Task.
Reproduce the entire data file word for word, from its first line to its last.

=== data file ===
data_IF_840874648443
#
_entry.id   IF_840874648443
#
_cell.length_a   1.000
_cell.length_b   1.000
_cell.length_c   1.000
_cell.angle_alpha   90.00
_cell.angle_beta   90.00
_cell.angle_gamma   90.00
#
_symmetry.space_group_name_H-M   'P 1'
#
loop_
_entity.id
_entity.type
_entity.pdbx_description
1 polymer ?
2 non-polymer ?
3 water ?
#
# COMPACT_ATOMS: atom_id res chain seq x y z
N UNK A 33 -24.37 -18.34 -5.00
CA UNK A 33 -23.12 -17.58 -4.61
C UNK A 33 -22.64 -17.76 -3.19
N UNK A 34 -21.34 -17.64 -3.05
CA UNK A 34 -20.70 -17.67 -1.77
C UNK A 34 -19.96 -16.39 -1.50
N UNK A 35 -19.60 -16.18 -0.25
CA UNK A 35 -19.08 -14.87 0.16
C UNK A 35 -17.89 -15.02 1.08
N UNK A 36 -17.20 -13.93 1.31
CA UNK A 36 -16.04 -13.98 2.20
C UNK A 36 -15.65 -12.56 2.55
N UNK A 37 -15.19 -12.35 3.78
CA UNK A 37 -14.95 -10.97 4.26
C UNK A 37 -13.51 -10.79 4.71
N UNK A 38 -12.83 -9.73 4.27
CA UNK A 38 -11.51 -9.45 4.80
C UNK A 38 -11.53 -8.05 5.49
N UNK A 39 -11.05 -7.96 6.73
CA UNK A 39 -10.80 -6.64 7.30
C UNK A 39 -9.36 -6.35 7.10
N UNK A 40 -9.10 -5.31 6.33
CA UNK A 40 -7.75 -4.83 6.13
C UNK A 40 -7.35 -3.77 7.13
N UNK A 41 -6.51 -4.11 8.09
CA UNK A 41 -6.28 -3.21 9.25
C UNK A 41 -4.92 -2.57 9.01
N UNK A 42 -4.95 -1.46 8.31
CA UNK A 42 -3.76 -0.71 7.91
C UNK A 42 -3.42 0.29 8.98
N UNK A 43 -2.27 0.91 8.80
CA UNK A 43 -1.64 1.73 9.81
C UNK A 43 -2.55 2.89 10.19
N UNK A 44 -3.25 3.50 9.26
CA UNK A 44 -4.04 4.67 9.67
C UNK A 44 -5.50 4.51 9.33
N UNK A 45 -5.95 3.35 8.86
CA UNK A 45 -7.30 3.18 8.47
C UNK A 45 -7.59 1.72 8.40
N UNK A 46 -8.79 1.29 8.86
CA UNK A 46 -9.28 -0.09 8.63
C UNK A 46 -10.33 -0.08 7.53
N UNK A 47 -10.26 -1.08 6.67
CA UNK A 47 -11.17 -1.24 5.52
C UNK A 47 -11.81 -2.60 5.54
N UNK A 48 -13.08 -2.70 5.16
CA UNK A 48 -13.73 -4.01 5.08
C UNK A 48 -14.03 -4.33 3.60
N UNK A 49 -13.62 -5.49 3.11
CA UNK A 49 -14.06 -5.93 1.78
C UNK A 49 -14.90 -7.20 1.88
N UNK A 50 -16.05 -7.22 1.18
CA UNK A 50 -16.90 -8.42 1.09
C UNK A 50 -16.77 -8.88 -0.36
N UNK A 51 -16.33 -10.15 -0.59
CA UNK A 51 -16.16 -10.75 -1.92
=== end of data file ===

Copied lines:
data_IF_840874648443
#
_entry.id   IF_840874648443
#
_cell.length_a   1.000
_cell.length_b   1.000
_cell.length_c   1.000
_cell.angle_alpha   90.00
_cell.angle_beta   90.00
_cell.angle_gamma   90.00
#
_symmetry.space_group_name_H-M   'P 1'
#
loop_
_entity.id
_entity.type
_entity.pdbx_description
1 polymer ?
2 non-polymer ?
3 water ?
#
# COMPACT_ATOMS: atom_id res chain seq x y z
N UNK A 33 -24.37 -18.34 -5.00
CA UNK A 33 -23.12 -17.58 -4.61
C UNK A 33 -22.64 -17.76 -3.19
N UNK A 34 -21.34 -17.64 -3.05
CA UNK A 34 -20.70 -17.67 -1.77
C UNK A 34 -19.96 -16.39 -1.50
N UNK A 35 -19.60 -16.18 -0.25
CA UNK A 35 -19.08 -14.87 0.16
C UNK A 35 -17.89 -15.02 1.08
N UNK A 36 -17.20 -13.93 1.31
CA UNK A 36 -16.04 -13.98 2.20
C UNK A 36 -15.65 -12.56 2.55
N UNK A 37 -15.19 -12.35 3.78
CA UNK A 37 -14.95 -10.97 4.26
C UNK A 37 -13.51 -10.79 4.71
N UNK A 38 -12.83 -9.73 4.27
CA UNK A 38 -11.51 -9.45 4.80
C UNK A 38 -11.53 -8.05 5.49
N UNK A 39 -11.05 -7.96 6.73
CA UNK A 39 -10.80 -6.64 7.30
C UNK A 39 -9.36 -6.35 7.10
N UNK A 40 -9.10 -5.31 6.33
CA UNK A 40 -7.75 -4.83 6.13
C UNK A 40 -7.35 -3.77 7.13
N UNK A 41 -6.51 -4.11 8.09
CA UNK A 41 -6.28 -3.21 9.25
C UNK A 41 -4.92 -2.57 9.01
N UNK A 42 -4.95 -1.46 8.31
CA UNK A 42 -3.76 -0.71 7.91
C UNK A 42 -3.42 0.29 8.98
N UNK A 43 -2.27 0.91 8.80
CA UNK A 43 -1.64 1.73 9.81
C UNK A 43 -2.55 2.89 10.19
N UNK A 44 -3.25 3.50 9.26
CA UNK A 44 -4.04 4.67 9.67
C UNK A 44 -5.50 4.51 9.33
N UNK A 45 -5.95 3.35 8.86
CA UNK A 45 -7.30 3.18 8.47
C UNK A 45 -7.59 1.72 8.40
N UNK A 46 -8.79 1.29 8.86
CA UNK A 46 -9.28 -0.09 8.63
C UNK A 46 -10.33 -0.08 7.53
N UNK A 47 -10.26 -1.08 6.67
CA UNK A 47 -11.17 -1.24 5.52
C UNK A 47 -11.81 -2.60 5.54
N UNK A 48 -13.08 -2.70 5.16
CA UNK A 48 -13.73 -4.01 5.08
C UNK A 48 -14.03 -4.33 3.60
N UNK A 49 -13.62 -5.49 3.11
CA UNK A 49 -14.06 -5.93 1.78
C UNK A 49 -14.90 -7.20 1.88
N UNK A 50 -16.05 -7.22 1.18
CA UNK A 50 -16.90 -8.42 1.09
C UNK A 50 -16.77 -8.88 -0.36
N UNK A 51 -16.33 -10.15 -0.59
CA UNK A 51 -16.16 -10.75 -1.92